One Friday afternoon when I was ten years old, just about to turn eleven, our teacher, Mrs. Lund, assigned us the first chapter of The Once and Future King to read over the weekend. That’s the cute and child-friendly chapter where Merlin teaches important values to young Wart (the future King Arthur) by temporarily turning him into different animals.
I liked it so much that I kept reading. And reading, and reading. At night I would read it under the covers by flashlight, so my mom wouldn’t know I was missing sleep.
By Monday morning, when I got to school bleary eyed, I had read all 632 pages of the paperback edition of T.H. White’s masterpiece. I had been through the life and death of King Arthur, the founding of the Round Table, the quest for the Holy Grail, the evil power grab of Morgan le Fay, the shocking betrayal of Arthur by Lancelot and Guinevere, the breathtaking rise and tragic fall of a beautiful dream.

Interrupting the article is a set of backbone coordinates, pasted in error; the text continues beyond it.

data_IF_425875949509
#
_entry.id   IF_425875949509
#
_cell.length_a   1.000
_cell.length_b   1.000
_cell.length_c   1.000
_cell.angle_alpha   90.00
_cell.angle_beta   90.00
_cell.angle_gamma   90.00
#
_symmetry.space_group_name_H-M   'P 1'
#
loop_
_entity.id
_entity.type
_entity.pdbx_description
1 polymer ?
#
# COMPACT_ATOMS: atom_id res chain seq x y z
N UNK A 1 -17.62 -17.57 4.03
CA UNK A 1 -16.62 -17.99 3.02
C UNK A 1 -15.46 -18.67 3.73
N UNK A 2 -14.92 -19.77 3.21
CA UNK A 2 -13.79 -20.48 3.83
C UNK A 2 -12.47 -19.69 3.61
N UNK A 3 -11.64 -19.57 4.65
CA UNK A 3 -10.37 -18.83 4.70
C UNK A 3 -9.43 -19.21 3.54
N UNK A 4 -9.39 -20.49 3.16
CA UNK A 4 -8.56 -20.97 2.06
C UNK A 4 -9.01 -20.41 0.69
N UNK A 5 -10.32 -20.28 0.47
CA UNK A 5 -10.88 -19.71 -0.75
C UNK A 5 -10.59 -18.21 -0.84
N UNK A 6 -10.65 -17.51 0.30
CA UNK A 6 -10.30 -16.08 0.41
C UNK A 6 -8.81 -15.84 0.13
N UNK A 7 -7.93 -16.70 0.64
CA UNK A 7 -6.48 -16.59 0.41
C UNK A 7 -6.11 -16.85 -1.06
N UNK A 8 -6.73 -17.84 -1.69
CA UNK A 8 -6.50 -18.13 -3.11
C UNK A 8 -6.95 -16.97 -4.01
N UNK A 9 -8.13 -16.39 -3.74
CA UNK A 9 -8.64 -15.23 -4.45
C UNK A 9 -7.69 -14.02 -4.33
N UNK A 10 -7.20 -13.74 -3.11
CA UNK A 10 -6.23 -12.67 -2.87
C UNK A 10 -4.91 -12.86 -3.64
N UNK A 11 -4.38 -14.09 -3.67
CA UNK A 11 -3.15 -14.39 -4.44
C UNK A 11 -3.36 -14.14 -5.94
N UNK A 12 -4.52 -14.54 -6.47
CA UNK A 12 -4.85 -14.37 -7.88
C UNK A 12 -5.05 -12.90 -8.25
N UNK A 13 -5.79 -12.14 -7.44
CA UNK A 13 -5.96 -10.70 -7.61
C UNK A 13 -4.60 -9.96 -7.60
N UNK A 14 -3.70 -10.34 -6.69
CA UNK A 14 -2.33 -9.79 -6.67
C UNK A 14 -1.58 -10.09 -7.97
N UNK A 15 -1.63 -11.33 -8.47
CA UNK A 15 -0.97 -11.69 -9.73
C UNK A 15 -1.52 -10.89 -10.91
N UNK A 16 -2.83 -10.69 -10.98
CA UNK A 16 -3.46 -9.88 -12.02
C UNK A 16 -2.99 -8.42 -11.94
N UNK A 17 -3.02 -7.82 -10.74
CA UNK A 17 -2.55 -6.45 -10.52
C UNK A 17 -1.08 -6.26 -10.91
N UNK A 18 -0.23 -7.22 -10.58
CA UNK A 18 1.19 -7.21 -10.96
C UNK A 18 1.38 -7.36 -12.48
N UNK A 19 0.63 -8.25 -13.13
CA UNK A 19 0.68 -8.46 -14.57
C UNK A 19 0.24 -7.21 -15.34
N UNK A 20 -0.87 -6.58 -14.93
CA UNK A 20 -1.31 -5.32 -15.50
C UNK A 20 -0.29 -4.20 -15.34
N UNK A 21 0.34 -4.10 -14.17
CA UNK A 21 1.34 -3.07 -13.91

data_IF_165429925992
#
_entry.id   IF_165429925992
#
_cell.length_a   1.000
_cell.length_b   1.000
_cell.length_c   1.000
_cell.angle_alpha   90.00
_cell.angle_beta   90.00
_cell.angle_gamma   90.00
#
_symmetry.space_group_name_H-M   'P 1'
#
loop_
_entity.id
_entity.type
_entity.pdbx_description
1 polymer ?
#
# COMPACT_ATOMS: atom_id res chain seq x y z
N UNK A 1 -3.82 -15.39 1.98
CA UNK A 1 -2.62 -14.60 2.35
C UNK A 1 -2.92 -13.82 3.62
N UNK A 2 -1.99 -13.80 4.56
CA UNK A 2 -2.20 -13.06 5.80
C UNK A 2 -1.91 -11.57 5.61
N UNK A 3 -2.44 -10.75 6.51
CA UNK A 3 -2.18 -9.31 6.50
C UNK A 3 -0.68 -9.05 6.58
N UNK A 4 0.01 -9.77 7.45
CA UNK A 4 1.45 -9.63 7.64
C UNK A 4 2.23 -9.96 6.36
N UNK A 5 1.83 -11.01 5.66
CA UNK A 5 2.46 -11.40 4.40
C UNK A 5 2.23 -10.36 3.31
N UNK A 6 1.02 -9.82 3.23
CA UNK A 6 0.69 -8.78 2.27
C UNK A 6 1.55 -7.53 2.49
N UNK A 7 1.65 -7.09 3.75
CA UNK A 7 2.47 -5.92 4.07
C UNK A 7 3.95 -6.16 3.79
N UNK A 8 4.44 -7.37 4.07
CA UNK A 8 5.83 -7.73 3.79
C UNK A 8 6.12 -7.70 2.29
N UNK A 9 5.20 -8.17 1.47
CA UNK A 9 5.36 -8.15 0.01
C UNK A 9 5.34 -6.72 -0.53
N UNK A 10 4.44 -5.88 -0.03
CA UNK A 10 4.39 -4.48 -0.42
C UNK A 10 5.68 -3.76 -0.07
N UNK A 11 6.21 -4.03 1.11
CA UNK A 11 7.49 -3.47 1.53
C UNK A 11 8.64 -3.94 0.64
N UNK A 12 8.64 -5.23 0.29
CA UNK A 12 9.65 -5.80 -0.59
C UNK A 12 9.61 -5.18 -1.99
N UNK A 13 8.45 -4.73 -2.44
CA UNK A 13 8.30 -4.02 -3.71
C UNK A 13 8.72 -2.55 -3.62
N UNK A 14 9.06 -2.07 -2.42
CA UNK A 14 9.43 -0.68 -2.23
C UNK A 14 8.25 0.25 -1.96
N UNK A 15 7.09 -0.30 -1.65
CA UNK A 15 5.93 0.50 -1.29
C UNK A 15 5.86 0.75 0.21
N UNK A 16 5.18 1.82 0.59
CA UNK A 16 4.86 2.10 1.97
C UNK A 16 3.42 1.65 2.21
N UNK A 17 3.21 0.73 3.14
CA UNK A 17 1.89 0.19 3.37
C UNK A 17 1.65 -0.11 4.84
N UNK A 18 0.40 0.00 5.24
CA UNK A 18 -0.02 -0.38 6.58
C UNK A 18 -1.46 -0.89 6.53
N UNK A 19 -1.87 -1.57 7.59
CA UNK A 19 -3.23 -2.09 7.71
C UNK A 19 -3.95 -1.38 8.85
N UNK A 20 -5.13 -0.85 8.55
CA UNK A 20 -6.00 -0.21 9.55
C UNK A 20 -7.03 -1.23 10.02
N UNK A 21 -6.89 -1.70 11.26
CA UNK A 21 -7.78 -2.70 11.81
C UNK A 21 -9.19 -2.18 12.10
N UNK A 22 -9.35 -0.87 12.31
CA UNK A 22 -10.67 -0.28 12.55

But there was nobody to talk with about it. The class discussion that morning was just a nice chat about young Wart getting turned into various little animals, and the lessons he learned along the way.
It was my first “big book”, an experience that opened up a whole new world for me. It gave me the confidence to pick up and read long and challenging books, and changed how I looked at everything.
In a way, it’s my origin story.